While many sectors are on their knees because of Covid-19, global conflict and rising operational costs, agriculture has remained resilient. It is because of this resilience – despite countless hurdles – that some believe government can boost farmers without turning to subsidies.
This month’s repo rate and petrol price increases were the latest factors to turn up the heat for farmers, reigniting the debate about similar subsidies to what farmers in foreign countries receive.
Agri SA economist Kulani Siweya says that calls for subsiding farmers had been a long-standing issue, particularly from organised agriculture. Yet, despite little to no support from government, the sector has remained competitive compared to its counterparts in the global market.
“The sector has remained resilient in difficult times, but more can be done. There are many practices from [elsewhere in] the world that could work in the South African context.
“We can look at the tax side of things, such as taxation laws. The government is currently in the process of amending the tax bill and one of the [plans] is to limit assets losses. That will be detrimental to the agricultural sector, given that the industry benefits from [it].”
Siweya says the Russia-Ukraine conflict has also sparked calls for the suspension of fuel levies – temporarily until the situation calms down. “That will be one of the ways government can support the sector to insulate and take some of the external shocks.”
Create a conducive environment first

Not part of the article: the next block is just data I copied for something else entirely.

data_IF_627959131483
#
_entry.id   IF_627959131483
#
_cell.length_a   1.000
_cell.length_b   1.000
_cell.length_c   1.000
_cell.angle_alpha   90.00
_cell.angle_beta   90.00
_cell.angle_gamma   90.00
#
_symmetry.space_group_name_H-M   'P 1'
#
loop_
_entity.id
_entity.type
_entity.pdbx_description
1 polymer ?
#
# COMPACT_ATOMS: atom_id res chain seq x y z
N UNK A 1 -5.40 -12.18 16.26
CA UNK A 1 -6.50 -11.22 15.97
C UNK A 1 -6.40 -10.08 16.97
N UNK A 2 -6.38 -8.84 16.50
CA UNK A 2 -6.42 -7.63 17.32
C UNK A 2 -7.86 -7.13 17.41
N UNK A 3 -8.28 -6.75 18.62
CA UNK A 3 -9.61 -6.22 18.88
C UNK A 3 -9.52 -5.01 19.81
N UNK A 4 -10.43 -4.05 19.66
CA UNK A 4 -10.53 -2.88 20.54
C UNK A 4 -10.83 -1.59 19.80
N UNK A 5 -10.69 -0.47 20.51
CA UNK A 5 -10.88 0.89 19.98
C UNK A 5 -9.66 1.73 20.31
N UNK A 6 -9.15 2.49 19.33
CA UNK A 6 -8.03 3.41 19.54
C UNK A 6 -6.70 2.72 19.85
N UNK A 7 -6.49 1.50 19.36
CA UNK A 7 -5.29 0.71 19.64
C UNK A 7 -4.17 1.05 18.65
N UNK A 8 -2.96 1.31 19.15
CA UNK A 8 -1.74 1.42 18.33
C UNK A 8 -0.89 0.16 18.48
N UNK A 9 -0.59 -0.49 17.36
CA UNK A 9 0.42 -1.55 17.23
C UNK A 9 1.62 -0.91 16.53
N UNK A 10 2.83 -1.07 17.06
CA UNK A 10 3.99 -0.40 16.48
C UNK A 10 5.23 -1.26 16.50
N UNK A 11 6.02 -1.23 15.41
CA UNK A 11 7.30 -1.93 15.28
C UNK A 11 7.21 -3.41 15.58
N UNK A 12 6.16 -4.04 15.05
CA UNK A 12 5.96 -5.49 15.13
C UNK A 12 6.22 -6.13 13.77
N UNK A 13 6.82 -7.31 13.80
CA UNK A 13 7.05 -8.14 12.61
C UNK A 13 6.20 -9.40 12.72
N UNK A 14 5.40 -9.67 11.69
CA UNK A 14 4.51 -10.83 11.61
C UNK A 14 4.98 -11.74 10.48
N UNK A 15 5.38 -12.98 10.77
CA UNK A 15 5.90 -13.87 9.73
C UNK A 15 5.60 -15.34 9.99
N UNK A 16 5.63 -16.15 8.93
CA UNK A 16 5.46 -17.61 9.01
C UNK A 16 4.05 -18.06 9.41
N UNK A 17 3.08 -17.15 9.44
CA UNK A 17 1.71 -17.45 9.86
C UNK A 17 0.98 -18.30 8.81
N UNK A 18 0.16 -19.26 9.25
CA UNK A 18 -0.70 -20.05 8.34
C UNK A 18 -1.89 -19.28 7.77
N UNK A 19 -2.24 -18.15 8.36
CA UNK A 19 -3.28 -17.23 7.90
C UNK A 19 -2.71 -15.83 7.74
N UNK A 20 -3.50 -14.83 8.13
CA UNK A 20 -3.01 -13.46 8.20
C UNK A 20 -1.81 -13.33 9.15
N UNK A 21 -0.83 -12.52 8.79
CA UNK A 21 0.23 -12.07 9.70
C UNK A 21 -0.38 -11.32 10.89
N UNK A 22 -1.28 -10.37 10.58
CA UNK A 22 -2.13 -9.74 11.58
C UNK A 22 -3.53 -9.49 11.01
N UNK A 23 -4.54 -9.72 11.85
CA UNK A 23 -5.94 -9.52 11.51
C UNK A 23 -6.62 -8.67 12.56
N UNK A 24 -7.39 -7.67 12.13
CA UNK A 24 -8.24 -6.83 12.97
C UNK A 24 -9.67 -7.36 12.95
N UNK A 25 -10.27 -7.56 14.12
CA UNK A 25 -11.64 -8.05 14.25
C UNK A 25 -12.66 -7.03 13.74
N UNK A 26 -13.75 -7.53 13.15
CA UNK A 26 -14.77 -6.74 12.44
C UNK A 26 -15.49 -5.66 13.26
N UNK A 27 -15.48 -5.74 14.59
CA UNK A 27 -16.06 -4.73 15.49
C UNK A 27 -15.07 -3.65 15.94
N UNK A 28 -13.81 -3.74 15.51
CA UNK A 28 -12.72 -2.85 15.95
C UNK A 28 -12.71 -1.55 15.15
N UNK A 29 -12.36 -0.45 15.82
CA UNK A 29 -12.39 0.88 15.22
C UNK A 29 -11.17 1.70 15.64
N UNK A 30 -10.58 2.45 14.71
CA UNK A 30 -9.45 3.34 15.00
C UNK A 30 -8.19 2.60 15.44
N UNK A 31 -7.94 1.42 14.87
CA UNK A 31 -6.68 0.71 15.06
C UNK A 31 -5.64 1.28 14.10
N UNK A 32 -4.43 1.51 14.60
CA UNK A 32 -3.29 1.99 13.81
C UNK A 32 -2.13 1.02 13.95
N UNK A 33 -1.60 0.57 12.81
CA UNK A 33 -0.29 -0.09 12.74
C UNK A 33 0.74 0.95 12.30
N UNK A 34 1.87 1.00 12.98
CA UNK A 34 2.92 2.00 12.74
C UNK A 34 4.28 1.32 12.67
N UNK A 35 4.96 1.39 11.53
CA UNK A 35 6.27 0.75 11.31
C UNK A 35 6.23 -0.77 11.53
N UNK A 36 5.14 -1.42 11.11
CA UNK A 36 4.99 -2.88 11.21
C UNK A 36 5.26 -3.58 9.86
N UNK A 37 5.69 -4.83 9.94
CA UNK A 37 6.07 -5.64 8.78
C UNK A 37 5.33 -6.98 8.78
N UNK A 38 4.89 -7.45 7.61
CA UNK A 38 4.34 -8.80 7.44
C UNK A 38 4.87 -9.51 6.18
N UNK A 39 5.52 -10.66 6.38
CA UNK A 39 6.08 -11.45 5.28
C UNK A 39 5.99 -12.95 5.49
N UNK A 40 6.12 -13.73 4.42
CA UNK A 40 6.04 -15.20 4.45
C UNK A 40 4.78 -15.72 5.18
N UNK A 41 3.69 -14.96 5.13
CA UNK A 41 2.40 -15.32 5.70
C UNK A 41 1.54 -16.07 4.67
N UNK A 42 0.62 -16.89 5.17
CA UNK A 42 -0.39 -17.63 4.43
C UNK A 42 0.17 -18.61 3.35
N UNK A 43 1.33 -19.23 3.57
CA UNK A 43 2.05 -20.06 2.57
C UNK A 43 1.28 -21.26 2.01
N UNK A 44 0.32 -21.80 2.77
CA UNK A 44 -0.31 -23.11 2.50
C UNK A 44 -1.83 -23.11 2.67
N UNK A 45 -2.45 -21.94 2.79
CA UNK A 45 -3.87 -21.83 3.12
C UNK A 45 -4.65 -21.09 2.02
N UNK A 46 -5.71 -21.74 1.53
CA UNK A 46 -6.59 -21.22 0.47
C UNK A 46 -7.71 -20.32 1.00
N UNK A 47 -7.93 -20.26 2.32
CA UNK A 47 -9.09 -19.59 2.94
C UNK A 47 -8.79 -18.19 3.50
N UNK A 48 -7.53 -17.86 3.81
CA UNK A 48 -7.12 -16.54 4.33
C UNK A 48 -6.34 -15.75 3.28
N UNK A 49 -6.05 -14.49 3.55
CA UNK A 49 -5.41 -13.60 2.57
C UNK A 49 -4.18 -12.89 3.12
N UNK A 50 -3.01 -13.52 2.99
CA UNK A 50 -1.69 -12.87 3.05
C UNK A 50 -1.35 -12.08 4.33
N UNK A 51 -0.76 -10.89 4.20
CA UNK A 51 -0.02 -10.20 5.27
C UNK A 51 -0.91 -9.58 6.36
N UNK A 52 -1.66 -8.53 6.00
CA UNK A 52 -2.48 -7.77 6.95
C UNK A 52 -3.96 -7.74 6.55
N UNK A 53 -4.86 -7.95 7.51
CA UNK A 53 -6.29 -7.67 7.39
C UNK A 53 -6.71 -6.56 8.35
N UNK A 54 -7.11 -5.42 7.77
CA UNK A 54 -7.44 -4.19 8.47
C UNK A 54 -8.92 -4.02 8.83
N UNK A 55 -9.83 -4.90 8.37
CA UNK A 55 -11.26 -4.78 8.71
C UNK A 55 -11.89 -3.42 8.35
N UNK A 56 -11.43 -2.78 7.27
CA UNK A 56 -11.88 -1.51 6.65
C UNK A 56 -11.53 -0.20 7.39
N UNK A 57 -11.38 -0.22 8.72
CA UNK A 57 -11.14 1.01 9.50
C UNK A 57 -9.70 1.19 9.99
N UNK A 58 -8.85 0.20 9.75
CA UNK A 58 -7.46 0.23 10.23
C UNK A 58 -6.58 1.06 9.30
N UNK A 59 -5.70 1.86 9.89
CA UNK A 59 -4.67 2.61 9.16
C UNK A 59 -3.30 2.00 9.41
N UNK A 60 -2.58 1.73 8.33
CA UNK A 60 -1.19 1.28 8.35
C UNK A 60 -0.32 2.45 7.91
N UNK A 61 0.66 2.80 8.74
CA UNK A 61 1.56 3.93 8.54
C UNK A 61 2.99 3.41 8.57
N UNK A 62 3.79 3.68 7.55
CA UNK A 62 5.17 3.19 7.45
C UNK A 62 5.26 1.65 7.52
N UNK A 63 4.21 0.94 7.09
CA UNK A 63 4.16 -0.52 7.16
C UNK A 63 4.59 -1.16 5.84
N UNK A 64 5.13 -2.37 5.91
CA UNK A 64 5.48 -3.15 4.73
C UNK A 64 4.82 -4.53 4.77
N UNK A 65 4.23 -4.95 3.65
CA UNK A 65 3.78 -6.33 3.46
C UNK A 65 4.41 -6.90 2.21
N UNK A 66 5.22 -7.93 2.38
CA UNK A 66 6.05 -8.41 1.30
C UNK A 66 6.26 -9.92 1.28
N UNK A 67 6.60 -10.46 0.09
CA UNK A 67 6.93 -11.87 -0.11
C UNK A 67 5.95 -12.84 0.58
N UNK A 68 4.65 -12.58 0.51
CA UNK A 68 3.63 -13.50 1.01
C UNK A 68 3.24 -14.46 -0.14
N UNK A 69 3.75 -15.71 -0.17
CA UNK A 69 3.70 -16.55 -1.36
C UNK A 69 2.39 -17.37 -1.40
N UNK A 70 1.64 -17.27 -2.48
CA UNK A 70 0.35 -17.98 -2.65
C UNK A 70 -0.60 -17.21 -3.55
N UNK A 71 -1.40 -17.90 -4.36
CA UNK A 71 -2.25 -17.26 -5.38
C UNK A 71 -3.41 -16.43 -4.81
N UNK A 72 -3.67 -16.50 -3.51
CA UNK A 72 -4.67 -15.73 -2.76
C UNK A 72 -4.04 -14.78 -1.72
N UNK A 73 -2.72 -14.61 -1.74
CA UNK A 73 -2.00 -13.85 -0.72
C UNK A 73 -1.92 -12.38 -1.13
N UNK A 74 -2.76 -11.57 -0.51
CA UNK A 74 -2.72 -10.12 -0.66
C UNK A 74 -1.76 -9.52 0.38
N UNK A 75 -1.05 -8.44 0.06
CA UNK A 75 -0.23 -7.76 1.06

Free State Agriculture operations manager Jack Armour says dependency on government might cause new control measures that could keep the sector from growing.
“Messing with the market is never a good idea. According to world trade organisation rules, you can subsidise inputs, but you can also protect local producers with import tariffs.”
Armour believes it is more important for government to create an enabling environment for farmers to conduct business, and for government to attract investment.
Key fixes would be roads, the unblocking of port bottlenecks, and paying for disaster repairs and losses to get devastated farmers back on their feet again.
“We need government to ensure that crime is dealt with, to reduce red tape such as the cost and risk of doing business,” he says. He also believes government needs to play a more critical role in controlling market collusion, price fixing and anti-competitive behaviour.
Small-scale farmers will welcome support
In the small-scale farming sector, subsidies might be welcomed. Northern Cape farmer Onthatile Nkunika says it will take time for her to be sustainable amid the rising costs of almost every input.
“Feed is becoming expensive, petrol is rising, livestock need medicine occasionally. It is going to be extremely difficult, going forward, to be a sustainable farmer in the rural areas. Everything is just so far.”
Farmers are trying their utmost to minimise costs and to come up with innovative ways to remain in business. These include partnering with others to buy feed in bulk. Yet, Nkunika feels that subsidising farmers on aspects like feed will go a long way in making sure that farmers remain sustainable and able to create jobs.
Still on the right track
Meanwhile, Siweya says farmers need to be aware of evolving sustainable farming practices. “Such practices are not only for suppressing the impact of rising costs but also for building resilience against other factors like global warming and climate change.”
He believes South Africa is still on the right track in terms of food security. “On a national level we are a very secure country. We produce enough for our own citizens and we still have enough to export to other countries. Our sector is very resilient to stand firm amid what is happening across the globe.”
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